A quick format should be sufficient for your purpose.

casd
Oct 3, 2012, 08:58 AM
Thanks again, munkery.

There is one last thing (I promise):
Recently I have bought a computer magazine which came with a dvd containing a linux live system plus four antivirus applications (Avira, BitDefender, ClamAv and Kaspersky). After I had used it on the infected pc, I decided to use it also on my macbook to scan for malware. Since I couldn't use the dvd itself for that purpose for some reason, I created a bootable usb stick. I created the bootable usb stick on the infected pc running the linux live dvd (I hope that doesn't matter).

After I had prepared the usb stick, I connected it to my macbook in order to start the linux live system on it. I pressed the c key during the boot up, but nothing happened.

Is there anything I've overlooked creating the bootable usb stick?
Is it possible to modify by mistake the EFI with such a usb stick?

munkery
Oct 3, 2012, 12:32 PM
Thanks again, munkery.

There is one last thing (I promise):
Recently I have bought a computer magazine which came with a dvd containing a linux live system plus four antivirus applications (Avira, BitDefender, ClamAv and Kaspersky). After I had used it on the infected pc, I decided to use it also on my macbook to scan for malware. Since I couldn't use the dvd itself for that purpose for some reason, I created a bootable usb stick. I created the bootable usb stick on the infected pc running the linux live dvd (I hope that doesn't matter).

After I had prepared the usb stick, I connected it to my macbook in order to start the linux live system on it. I pressed the c key during the boot up, but nothing happened.

Is there anything I've overlooked creating the bootable usb stick?
Is it possible to modify by mistake the EFI with such a usb stick?

You have to make the bootable USB on a Mac using command line utilities to be able to boot from it using a Mac.

http://www.ubuntu.com/download/help/create-a-usb-stick-on-mac-osx

Did you unmount the USB within OS X prior to restarting the machine to boot from the USB?

Not unmounting the USB could cause issue given that I have seen this cause issues in Windows systems. The issue was resolved by completely turning off the machines, waiting 30 seconds, and then turning it back on. The machine was slow to boot the first couple reboots.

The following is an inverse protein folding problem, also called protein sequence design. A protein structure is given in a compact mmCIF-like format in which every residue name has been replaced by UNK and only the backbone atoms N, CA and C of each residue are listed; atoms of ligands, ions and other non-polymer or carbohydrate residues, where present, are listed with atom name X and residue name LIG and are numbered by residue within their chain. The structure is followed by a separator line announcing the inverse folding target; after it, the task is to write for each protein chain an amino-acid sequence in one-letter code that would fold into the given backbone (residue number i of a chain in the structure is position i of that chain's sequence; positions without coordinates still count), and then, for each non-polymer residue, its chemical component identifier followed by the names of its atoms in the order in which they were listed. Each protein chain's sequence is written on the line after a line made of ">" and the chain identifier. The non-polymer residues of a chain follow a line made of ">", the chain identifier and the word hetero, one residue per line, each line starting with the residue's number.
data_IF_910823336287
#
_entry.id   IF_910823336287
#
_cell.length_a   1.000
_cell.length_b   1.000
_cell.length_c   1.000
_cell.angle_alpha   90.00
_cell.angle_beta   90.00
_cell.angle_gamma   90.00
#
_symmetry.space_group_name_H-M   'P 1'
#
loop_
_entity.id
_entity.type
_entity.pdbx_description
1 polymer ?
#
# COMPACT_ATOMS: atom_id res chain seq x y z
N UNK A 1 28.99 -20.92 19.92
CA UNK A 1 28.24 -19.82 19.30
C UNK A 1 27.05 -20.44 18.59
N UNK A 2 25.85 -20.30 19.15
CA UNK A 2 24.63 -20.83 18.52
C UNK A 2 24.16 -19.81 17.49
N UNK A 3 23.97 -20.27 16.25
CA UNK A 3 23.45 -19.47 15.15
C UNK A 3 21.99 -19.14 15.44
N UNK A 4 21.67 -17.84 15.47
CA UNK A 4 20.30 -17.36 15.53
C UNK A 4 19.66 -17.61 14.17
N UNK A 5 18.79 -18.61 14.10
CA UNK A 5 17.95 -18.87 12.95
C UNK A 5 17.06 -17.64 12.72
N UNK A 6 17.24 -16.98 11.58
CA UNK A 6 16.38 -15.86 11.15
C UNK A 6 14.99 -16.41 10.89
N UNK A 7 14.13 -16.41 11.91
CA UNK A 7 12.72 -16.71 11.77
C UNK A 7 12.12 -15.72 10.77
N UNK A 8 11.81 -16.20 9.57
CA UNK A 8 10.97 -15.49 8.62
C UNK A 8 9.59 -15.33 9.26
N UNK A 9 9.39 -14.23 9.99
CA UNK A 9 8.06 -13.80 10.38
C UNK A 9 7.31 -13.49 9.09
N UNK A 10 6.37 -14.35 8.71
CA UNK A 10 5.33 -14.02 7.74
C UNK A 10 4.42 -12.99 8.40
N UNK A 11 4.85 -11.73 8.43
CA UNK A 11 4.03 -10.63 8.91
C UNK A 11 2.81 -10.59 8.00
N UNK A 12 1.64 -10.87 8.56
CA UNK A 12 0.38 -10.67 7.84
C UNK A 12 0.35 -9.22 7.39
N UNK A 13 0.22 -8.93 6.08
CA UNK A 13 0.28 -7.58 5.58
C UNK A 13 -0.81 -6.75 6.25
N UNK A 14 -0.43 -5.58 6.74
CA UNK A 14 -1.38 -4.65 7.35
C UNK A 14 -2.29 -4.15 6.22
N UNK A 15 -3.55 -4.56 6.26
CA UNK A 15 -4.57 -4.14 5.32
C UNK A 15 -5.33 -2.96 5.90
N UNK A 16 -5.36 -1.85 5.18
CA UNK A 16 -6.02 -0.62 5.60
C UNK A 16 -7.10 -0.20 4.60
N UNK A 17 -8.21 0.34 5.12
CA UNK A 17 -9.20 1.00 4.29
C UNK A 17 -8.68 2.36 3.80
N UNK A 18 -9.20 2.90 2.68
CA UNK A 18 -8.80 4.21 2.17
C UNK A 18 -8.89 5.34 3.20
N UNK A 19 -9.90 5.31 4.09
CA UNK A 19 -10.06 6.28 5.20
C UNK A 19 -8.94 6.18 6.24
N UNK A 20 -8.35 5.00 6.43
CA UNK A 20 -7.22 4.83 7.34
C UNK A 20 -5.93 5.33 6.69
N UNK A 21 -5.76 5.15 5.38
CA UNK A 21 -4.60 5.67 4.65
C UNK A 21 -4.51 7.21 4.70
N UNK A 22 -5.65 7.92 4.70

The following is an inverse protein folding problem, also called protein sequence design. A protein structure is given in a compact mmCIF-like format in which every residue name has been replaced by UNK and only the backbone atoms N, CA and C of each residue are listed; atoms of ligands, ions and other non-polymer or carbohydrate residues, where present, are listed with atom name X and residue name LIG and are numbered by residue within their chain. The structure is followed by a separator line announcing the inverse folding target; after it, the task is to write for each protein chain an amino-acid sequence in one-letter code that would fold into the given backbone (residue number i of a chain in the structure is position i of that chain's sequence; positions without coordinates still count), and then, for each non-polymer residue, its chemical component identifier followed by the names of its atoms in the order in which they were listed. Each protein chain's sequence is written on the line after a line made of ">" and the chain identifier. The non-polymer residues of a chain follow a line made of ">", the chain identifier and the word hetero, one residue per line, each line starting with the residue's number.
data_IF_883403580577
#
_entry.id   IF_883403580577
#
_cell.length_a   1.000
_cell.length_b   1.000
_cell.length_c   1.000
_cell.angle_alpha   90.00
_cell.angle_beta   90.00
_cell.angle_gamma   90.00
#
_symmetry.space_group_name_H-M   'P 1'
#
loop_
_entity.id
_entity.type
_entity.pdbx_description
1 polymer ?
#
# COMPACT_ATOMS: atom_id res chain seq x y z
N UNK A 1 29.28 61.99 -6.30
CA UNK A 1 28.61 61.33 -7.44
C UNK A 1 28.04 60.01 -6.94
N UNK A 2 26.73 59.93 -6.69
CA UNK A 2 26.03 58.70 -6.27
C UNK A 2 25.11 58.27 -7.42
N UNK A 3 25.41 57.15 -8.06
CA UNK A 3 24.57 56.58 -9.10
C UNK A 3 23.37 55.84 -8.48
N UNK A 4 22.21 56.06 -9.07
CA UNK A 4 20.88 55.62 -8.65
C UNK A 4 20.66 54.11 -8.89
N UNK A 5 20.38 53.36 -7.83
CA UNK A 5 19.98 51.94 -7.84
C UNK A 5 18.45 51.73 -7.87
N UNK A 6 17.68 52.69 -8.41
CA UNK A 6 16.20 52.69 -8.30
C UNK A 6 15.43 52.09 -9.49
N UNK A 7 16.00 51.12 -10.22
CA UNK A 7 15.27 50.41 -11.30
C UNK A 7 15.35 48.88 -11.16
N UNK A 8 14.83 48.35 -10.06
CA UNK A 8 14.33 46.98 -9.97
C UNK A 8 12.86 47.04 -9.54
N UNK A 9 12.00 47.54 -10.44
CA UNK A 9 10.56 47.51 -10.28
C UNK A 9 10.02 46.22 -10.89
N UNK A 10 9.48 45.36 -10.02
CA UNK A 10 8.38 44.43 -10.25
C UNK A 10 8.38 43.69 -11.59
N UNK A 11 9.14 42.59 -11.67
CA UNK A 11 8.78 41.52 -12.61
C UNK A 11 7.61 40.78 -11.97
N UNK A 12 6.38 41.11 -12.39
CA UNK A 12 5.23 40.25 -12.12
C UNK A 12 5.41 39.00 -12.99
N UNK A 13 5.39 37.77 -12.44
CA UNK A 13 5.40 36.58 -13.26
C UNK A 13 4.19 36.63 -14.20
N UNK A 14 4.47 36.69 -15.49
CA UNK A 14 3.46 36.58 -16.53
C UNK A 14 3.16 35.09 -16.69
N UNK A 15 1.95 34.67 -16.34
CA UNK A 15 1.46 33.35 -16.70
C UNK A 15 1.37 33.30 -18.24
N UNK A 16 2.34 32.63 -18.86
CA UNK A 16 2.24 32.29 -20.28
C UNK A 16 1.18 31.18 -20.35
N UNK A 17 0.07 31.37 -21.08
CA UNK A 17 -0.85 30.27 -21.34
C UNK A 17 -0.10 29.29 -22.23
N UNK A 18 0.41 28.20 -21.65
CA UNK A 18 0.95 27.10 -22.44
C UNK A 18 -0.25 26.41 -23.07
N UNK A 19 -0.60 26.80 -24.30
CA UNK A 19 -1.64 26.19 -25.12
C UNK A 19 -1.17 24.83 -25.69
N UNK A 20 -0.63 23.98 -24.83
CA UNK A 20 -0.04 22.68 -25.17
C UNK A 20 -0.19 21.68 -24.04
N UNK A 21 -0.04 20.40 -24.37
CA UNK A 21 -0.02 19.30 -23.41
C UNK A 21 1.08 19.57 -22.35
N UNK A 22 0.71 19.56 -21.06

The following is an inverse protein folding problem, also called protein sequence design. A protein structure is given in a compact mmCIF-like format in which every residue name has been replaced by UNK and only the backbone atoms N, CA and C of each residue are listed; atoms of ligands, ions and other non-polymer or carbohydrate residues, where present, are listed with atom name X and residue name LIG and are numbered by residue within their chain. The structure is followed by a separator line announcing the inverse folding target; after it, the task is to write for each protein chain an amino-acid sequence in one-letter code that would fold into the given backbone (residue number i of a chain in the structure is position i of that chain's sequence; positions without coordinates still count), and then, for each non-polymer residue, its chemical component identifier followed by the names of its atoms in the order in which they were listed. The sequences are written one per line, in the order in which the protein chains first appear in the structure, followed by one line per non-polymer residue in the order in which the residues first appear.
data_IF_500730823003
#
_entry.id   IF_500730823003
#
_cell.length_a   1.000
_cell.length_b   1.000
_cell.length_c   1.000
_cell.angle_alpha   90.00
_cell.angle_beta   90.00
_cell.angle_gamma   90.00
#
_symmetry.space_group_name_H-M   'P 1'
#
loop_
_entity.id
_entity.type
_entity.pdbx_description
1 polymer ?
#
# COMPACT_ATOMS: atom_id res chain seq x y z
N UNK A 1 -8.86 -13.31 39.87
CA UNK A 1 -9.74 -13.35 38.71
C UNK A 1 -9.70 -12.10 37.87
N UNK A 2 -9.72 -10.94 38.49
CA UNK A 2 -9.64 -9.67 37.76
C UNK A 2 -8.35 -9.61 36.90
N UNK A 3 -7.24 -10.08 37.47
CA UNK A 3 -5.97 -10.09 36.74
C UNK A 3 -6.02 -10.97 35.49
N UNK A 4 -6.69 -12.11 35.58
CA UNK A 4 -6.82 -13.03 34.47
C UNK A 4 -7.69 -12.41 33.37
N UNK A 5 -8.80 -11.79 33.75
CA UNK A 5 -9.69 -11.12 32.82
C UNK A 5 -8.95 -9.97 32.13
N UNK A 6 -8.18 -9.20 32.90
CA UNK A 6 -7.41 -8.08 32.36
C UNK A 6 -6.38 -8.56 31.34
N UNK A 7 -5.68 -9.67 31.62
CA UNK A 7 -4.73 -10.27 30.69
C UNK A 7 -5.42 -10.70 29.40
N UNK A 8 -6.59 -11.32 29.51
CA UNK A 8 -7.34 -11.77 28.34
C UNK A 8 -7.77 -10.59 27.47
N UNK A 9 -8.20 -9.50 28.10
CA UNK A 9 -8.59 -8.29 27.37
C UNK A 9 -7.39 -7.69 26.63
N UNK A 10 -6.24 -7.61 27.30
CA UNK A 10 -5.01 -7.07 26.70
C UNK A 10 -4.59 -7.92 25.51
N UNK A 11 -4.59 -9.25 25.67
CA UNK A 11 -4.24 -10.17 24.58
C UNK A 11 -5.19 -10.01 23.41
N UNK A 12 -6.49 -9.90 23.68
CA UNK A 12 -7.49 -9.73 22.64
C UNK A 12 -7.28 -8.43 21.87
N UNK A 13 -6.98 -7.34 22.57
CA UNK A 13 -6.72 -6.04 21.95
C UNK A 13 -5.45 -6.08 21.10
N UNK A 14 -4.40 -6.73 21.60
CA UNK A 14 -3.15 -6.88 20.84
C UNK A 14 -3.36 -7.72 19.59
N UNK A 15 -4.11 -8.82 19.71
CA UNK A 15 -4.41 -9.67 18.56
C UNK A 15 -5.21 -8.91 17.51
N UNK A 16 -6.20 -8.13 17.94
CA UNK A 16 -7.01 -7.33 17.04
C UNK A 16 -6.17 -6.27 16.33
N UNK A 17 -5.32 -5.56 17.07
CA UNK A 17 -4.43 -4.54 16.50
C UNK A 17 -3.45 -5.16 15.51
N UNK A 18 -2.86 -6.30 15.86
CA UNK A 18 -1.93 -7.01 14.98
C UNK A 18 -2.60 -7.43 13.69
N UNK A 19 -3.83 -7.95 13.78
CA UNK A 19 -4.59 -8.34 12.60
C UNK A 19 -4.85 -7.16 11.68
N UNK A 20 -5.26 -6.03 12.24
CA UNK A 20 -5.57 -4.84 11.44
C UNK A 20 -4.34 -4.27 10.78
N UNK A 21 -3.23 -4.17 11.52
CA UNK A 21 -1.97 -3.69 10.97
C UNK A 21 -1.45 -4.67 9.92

If you want to try out Linux, I suggest trying Linux Mint.

casd
Oct 4, 2012, 07:03 AM
Hm, ok.
The usb stick was created within the linux live system. Once I had created it, I connected it straight away to the macbook...Now I know, as you wrote, I should have created the usb stick within os x to make it bootable. I didn't have any issues so far besides one slow startup.
However, could you please give me an answer to each of my questions from the last post?

munkery
Oct 4, 2012, 01:45 PM
Is there anything I've overlooked creating the bootable usb stick?

This was already answered.

You have to make the bootable USB on a Mac using command line utilities to be able to boot from it using a Mac.

http://www.ubuntu.com/download/help/create-a-usb-stick-on-mac-osx

Did you unmount the USB within OS X prior to restarting the machine to boot from the USB?

Not unmounting the USB could cause issue given that I have seen this cause issues in Windows systems. The issue was resolved by completely turning off the machines, waiting 30 seconds, and then turning it back on. The machine was slow to boot the first couple reboots.

If you want to try out Linux, I suggest trying Linux Mint.

Is it possible to modify by mistake the EFI with such a usb stick?

Nothing would have happened because you pressed the C key, which allows booting from the optical drive, instead of the option key, which allows you to boot from a USB if it is properly configured from within OS X.

So, since your USB wasn't properly configured and you pressed the wrong button at boot, it is highly unlikely that the EFI was modified by mistake.

casd
Oct 5, 2012, 07:06 AM
Ok.
While I was waiting for an answer in this thread, I googled for issues concerning EFI and malware. On my research I found this link: http://forums.macrumors.com/showthread.php?t=1416234. I found that the comments were quite helpful, especially the statement from Snake at the end. Now I assume I couldn't do any harm to the EFI even if the usb stick was created in os x and/or I pressed the option key to boot from it.

@munkery: Thank you very much for your help! I think I could get off my paranoia trip now.